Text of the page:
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Unit information: International Human Resource Management in 2018/19

Please note: It is possible that the information shown for future academic years may change due to developments in the relevant academic field. Optional unit availability varies depending on both staffing and student choice.

Unit name International Human Resource Management
Unit code EFIM30024
Credit points 20
Level of study H/6
Teaching block(s) Teaching Block 1 (weeks 1 - 12)
Unit director Mr. Huw Thomas
Open unit status Not open
Pre-requisites

Management (EFIM10011)

or

Analysis in Management (EFIM20018)

or

Organisation Theory (EFIM10013)

or

International Business Management (EFIM20003)

Co-requisites

None

School/department School of Economics, Finance and Management
Faculty Faculty of Social Sciences and Law

Description

This unit explores all three interpretations of international human resource management (IHRM), namely: (i) cross-cultural management, (ii) comparative employment systems and HRM, and (iii) the HR policies of trans-national and multi-national enterprises. The first approach focusses on the deep-seated cultural values that organisations need to recognise if they are to management people effectively in different countries. The second highlights how differences between nations, most notably institutions such as the body of local employment law, education systems, trade unions, employer associations and the like, will influence management practice in general and the management of human resources in particular. The third approach focuses on key areas of HR practice that influence the performance of international companies, such as recruitment, training, remuneration strategies and the like.

Intended learning outcomes

By the end of this course, students should be able to:

  • Demonstrate knowledge and understanding of the process of managing human resources in international organisations.
  • Demonstrate knowledge and understanding of the context of IHRM, including the strategies and structure of firms, the institutions of host countries, the international regulatory environment, and international trade unionism and the new social movements.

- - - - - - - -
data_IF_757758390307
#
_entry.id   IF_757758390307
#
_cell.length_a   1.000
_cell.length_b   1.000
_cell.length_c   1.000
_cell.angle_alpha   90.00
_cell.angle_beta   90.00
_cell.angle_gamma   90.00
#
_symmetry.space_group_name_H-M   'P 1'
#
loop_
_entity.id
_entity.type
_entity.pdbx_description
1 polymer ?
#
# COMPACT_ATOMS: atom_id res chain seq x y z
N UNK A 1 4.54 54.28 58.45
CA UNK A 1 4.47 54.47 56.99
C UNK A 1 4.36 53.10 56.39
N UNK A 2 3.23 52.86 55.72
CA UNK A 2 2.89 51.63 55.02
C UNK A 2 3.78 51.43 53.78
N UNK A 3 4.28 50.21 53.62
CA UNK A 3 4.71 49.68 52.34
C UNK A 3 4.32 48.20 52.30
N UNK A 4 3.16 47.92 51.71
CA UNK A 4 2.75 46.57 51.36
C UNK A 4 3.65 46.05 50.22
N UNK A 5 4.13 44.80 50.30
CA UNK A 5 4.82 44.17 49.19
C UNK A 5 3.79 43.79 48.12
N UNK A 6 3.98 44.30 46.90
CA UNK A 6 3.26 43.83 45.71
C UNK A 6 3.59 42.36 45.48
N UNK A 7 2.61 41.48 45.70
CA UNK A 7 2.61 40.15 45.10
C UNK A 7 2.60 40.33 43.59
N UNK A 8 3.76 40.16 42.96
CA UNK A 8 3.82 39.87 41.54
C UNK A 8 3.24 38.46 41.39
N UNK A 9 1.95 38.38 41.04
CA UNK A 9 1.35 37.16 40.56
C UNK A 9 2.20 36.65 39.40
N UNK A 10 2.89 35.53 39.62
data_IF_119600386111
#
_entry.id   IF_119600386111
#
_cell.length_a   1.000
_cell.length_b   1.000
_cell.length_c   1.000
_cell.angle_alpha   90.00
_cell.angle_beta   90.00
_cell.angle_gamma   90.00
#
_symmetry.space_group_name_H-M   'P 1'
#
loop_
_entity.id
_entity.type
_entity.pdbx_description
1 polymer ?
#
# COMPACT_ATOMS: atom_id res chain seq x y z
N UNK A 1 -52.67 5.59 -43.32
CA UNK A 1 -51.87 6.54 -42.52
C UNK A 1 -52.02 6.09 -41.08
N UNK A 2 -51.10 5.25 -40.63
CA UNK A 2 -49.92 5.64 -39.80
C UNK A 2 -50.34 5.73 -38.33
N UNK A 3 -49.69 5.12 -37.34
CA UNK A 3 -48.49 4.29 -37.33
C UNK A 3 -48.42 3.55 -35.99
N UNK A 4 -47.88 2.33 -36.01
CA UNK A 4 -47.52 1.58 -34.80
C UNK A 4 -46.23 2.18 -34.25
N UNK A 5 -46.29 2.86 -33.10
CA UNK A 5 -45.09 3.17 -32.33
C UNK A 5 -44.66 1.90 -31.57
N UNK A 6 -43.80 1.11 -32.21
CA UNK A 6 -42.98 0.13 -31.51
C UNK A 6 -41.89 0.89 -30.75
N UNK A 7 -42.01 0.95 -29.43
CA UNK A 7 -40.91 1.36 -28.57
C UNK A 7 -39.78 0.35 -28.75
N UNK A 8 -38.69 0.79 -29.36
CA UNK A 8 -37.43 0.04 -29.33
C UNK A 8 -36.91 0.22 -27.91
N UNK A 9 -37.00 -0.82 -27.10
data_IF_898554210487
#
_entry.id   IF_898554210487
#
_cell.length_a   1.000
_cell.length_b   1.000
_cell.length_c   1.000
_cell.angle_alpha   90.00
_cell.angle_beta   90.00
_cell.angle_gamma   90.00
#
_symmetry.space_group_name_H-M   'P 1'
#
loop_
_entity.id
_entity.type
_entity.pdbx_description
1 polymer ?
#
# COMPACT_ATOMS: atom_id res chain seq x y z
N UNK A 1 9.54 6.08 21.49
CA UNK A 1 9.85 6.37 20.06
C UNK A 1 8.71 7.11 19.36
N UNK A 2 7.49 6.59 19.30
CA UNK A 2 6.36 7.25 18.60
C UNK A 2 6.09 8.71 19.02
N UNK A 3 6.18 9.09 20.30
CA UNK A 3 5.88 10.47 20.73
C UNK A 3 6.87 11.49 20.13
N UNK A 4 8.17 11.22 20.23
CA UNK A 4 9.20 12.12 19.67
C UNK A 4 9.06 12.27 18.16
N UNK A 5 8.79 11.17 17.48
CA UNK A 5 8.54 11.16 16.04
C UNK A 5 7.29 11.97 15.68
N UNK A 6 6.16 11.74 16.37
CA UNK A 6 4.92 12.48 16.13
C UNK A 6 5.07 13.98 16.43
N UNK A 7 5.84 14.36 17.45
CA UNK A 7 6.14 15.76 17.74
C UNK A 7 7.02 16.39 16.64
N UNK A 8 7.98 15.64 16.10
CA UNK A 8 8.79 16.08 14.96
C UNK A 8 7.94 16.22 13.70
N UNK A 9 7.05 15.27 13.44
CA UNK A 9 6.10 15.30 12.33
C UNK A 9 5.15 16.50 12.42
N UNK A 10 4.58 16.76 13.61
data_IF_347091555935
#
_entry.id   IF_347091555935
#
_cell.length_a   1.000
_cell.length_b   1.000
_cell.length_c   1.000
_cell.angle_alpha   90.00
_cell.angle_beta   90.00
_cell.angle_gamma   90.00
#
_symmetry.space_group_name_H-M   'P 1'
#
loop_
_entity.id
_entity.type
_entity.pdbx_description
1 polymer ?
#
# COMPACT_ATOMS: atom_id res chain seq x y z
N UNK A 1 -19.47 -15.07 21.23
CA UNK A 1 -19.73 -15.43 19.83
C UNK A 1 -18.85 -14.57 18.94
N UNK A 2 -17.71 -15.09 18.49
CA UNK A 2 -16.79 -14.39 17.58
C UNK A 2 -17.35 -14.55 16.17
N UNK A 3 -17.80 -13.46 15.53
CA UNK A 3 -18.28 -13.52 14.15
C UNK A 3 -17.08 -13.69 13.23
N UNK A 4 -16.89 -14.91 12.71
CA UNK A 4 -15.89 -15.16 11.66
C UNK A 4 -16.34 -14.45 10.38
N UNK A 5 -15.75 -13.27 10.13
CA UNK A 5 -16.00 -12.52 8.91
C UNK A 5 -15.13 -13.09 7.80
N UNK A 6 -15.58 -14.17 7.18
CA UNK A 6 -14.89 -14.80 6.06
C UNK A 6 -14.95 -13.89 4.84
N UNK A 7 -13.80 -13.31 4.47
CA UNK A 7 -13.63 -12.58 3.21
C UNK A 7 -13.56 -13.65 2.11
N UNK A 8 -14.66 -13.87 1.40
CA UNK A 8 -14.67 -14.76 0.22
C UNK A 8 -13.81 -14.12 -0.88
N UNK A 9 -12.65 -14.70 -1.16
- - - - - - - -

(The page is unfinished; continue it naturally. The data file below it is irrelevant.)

• Review and critically evaluate the effectiveness of IHRM, the impact of cultural values and ‘institutional embeddedness’.
  • Apply social, economic and political theories to questions pertinent to the management of human resources in an international context.
  • Read and interpret theoretical and research-based literature on IHRM and demonstrate an ability to communicate such information effectively.
  • Demonstrate an ability to evaluate and formulate policies relating to the management of workforces in international organisations, including conformance to international labour standards.

Teaching details

18 lectures and 9 classes

The unit will be taught through lectures and classes. Lectures (approximately two-thirds of contact hours) will have the principal purpose of introducing the content of the course, including vocabulary, concepts, theories, perspectives, practices and trends. The classes are based on ‘real life’ organisational experiences where you will be exposed to practical issues facing managers in contemporary organisations. A variety of teaching methods will be drawn from in the classes, including: discussions based on readings and student experiences; case study work involving analysis, problem-solving and decision-making; group and individual exercises; presentations, discussion, and debate.

Assessment Details

Formative: 1 x 1000 word essay outline to assess and give feedback on: • ability to identify and describe relevant issues • ability to explain and discuss relevant theory • ability to apply theory to practice • writing skills

Summative: (30% of overall unit mark) 1 x 3000 word case study assignment, which will be provided in class and on Blackboard. The assignment is intended to provide you with the foundation for applying what you learn in a management setting. This includes the capacity to translate research evidence into recommendations for management practice.

(70% of overall unit mark) A two hour examination which will be held at the end of the Semester.

Reading and References

  • Edwards, T. and C. Rees (2011). International Human Resource Management: Globalization, National Systems and Multinational Companies. Essex: Pearson Education Limited.
  • Harzing, A-W and A. Pinnington (eds) (2014). International Human Resource Management. London: Sage.

Students may also find the following journals of interest during the semester and when researching their assignments:

  • International Journal of Human Resource Management
  • Human Resource Management (US)
  • Human Resource Management Journal
  • British Journal of Industrial Relations
  • European Journal of Industrial Relations
  • Human Relations

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